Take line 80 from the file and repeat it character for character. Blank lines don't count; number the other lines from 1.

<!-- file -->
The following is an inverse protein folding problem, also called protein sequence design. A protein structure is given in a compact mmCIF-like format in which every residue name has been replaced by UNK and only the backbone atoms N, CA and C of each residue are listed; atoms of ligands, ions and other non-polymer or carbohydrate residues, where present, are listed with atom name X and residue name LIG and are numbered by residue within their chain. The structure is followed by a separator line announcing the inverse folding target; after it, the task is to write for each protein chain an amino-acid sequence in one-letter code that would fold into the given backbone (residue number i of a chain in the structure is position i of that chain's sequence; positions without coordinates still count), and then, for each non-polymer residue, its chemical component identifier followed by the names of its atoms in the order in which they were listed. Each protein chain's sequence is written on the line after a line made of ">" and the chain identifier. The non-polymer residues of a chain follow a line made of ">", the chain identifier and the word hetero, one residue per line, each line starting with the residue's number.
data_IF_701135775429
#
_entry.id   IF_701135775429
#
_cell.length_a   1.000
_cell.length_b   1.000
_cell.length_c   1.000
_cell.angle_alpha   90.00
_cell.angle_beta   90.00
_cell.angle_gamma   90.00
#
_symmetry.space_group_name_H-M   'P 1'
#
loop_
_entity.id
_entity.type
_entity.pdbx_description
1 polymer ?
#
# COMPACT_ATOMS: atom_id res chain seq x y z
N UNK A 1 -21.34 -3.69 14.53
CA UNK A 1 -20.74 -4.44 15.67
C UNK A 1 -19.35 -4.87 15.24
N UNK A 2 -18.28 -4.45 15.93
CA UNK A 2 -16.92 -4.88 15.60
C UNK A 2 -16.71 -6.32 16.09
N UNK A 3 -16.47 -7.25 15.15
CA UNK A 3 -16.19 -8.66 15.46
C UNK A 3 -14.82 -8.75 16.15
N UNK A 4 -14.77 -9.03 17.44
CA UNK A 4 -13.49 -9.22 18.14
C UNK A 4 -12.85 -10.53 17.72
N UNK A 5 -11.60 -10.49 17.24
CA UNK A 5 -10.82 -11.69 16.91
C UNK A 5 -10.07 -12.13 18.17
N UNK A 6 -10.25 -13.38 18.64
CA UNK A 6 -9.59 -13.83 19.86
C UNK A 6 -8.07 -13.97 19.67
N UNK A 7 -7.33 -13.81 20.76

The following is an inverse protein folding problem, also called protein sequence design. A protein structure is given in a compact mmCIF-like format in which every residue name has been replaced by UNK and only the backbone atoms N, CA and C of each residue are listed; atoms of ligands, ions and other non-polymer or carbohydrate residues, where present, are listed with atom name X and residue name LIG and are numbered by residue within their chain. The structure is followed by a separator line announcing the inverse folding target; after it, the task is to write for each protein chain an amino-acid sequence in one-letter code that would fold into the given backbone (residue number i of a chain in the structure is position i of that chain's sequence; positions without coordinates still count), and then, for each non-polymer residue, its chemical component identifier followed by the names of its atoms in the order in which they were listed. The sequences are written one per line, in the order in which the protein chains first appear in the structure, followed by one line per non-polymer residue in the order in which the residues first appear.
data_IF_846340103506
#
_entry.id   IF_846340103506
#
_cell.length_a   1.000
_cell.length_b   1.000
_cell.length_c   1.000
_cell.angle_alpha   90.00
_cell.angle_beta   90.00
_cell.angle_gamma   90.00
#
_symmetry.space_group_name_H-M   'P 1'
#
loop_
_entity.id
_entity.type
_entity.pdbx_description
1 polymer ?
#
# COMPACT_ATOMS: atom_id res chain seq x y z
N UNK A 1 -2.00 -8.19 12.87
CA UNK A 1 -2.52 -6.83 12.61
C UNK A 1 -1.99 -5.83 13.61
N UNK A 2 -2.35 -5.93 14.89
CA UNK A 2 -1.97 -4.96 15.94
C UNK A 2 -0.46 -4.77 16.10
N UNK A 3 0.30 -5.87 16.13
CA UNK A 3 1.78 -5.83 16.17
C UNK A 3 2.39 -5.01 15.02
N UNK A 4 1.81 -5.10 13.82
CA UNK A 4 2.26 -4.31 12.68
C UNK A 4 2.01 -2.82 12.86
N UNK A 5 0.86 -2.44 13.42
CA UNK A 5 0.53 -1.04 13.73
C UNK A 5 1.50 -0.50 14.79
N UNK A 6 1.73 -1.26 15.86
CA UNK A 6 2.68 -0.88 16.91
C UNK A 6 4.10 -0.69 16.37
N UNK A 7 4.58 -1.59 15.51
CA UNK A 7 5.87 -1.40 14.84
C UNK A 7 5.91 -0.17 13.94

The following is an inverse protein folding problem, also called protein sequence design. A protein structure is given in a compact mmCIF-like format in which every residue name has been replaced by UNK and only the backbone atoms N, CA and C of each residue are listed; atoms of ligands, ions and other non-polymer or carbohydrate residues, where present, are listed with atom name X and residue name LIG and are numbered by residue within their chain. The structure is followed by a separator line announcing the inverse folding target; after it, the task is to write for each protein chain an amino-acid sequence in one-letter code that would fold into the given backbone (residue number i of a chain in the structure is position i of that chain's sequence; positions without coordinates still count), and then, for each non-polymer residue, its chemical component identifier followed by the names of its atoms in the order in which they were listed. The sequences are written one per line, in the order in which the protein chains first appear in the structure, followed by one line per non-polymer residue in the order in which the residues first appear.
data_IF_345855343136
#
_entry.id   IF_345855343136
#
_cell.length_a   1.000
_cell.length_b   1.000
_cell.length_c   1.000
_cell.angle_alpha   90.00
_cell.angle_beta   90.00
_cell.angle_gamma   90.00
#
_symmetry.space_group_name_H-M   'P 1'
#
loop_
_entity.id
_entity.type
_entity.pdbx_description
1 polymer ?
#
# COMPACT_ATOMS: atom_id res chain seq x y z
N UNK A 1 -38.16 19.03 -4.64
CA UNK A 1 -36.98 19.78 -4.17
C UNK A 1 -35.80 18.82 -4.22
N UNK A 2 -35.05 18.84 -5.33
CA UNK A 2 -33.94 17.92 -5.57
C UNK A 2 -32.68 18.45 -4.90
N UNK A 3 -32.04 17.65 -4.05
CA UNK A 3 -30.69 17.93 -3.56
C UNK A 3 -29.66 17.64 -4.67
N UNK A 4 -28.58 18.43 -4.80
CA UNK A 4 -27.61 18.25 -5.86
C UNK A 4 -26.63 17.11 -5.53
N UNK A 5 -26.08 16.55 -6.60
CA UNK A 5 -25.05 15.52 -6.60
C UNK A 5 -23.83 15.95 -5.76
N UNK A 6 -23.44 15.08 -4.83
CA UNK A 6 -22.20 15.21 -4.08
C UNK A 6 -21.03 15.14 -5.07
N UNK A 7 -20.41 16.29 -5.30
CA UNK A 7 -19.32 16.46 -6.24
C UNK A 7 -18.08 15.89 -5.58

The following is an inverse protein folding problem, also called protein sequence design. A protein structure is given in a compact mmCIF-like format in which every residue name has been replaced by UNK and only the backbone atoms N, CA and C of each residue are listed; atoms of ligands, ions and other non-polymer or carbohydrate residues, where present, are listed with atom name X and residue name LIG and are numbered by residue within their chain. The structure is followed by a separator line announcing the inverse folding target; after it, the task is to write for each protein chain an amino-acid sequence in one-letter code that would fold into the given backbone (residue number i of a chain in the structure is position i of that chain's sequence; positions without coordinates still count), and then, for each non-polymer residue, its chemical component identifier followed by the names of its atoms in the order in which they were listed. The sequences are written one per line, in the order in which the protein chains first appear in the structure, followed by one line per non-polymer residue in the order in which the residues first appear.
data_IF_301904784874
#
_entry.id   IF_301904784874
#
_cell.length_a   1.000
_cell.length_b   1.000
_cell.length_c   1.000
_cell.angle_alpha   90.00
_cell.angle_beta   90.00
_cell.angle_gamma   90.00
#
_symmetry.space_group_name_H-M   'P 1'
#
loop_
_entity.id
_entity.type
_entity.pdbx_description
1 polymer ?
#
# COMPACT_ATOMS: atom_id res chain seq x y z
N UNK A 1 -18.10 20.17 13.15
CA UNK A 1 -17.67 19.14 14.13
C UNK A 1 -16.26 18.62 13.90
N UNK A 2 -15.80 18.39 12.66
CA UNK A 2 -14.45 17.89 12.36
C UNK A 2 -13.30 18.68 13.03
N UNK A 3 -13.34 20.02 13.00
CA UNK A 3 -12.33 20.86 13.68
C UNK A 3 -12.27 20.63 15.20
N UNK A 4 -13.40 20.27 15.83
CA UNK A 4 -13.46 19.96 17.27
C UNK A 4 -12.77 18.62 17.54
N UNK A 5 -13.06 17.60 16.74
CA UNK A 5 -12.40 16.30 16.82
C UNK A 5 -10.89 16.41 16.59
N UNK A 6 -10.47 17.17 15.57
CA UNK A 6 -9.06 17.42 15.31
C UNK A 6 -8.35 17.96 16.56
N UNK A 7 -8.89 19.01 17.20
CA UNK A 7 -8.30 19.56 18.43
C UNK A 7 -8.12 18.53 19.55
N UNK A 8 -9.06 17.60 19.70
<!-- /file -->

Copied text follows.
N UNK A 7 4.58 -1.59 15.51